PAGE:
Despite Gregor said such guarantees are meaningless.
“Where’s his plan to prove it?” Gregor said.
He theorized that the true cost of county policing would reveal itself years later in the form of higher taxes and the withdrawal of state financial aid for towns that don’t join the county force.
“It costs every household in Audubon $600 for its own police department,” Gregor said, “but in two years they’ll be paying outrageous taxes to pay for Camden City.”
‘We’ve asked to be a part of the solution’
Joseph Eisenhardt, chief of the Barrington Police Department and third vice-president of the New Jersey State Association of Chiefs of Police, led a contingent of his fellow chiefs to the door of the meeting, but was turned aside. He said he hadn’t expected anything different.
A year ago, when the initial rumblings of the metro division plan were first felt, the association withdrew from the process, he said, snubbed by an offer of one seat on its planning board when the group had asked for four. These are the kinds of broad political power plays by which the process has been defined.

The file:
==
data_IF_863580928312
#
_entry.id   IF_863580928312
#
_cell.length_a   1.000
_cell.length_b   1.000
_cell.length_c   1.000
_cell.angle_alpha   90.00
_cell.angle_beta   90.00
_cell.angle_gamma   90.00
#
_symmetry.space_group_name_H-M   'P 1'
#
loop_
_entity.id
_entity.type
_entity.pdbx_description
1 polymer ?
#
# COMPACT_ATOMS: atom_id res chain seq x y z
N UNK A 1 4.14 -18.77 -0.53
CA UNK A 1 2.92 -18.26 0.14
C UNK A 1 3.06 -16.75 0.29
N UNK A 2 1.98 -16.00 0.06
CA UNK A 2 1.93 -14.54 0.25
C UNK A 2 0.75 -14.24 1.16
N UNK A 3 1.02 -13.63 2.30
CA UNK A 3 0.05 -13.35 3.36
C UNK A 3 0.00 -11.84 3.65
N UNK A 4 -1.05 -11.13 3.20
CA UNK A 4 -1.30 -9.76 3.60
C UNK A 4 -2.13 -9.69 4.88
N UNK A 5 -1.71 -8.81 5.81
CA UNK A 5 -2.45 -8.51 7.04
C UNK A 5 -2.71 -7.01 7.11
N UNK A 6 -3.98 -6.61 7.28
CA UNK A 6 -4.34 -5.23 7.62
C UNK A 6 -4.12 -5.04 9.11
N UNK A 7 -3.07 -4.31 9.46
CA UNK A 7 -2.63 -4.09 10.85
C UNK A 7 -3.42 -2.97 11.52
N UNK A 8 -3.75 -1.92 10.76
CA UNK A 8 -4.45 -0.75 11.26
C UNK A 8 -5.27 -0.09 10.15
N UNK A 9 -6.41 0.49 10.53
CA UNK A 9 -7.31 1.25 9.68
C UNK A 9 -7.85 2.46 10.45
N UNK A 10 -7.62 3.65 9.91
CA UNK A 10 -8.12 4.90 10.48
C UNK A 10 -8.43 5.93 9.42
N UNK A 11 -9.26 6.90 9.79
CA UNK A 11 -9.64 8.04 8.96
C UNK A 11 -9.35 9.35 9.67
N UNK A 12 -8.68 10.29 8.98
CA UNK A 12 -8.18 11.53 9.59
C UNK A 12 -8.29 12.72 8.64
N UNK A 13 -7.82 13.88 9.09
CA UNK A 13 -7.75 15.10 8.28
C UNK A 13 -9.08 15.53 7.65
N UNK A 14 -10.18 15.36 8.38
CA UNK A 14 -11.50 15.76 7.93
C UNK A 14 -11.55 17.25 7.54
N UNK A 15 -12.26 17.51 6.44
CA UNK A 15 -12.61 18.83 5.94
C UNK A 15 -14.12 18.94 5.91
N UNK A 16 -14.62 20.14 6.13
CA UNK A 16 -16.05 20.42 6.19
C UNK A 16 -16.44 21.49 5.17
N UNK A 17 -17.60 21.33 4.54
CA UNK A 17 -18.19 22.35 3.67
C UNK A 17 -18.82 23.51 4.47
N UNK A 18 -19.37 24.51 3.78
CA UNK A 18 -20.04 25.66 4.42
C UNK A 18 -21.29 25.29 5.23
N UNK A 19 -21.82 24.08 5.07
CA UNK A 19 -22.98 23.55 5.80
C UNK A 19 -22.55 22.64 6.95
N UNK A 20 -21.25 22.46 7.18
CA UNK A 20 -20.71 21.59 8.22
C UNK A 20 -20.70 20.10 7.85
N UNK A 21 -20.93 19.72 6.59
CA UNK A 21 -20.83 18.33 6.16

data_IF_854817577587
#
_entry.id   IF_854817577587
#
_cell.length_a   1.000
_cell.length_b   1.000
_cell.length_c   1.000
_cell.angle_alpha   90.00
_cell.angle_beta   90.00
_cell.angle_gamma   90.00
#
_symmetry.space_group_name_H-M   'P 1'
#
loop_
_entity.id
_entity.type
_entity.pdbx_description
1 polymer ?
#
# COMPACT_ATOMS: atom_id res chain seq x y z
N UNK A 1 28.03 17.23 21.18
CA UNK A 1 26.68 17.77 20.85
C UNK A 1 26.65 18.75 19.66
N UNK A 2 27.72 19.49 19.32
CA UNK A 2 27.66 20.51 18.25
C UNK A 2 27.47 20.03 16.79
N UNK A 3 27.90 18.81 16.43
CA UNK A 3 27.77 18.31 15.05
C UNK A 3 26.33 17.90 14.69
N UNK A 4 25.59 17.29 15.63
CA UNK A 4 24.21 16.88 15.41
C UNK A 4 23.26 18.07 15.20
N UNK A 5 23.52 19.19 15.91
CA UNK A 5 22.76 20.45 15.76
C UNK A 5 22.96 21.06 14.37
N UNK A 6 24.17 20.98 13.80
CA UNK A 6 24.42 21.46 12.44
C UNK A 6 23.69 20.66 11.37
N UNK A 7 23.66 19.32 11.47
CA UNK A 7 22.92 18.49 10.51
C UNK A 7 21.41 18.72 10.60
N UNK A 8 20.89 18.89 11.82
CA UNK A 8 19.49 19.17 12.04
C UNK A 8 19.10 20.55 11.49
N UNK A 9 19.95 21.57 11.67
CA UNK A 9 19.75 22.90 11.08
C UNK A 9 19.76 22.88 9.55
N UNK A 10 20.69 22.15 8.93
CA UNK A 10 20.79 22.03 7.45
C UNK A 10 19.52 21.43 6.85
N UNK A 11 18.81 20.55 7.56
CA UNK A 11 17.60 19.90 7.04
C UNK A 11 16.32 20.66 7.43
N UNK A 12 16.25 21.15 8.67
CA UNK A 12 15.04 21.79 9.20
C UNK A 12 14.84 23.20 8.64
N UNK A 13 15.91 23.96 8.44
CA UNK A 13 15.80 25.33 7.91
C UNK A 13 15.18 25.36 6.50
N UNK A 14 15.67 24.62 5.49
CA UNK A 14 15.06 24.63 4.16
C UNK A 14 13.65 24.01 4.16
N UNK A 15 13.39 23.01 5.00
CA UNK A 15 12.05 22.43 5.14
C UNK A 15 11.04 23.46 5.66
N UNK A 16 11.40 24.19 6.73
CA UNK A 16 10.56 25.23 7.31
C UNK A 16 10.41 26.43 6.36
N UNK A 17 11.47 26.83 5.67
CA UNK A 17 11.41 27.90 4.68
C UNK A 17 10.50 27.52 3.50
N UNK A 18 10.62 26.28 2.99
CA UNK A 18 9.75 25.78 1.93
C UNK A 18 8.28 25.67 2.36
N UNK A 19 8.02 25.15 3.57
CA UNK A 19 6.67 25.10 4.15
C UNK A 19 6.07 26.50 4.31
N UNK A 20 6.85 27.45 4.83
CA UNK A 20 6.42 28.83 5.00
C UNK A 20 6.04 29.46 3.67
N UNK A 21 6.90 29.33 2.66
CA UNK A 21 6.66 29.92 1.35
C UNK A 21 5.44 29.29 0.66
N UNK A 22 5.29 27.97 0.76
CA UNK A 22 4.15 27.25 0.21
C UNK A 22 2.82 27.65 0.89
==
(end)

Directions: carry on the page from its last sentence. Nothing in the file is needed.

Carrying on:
Without the expertise of local senior police leadership, Eisenhardt said, any newly formed division is doomed to failure.
“I’ll have 31 years on the job [as Barrington chief] at the end of this month,” Eisenhardt said. “The last mayor I worked for was 12 when I took this job. If they have a question about the police department, they talk to me.”
Eisenhardt pointed out that he and a number of the chiefs that were gathered with him had accrued enough years to simply leave the discussion to the politicians, if they so chose. They didn’t, he said, because they believe it would be irresponsible to do so.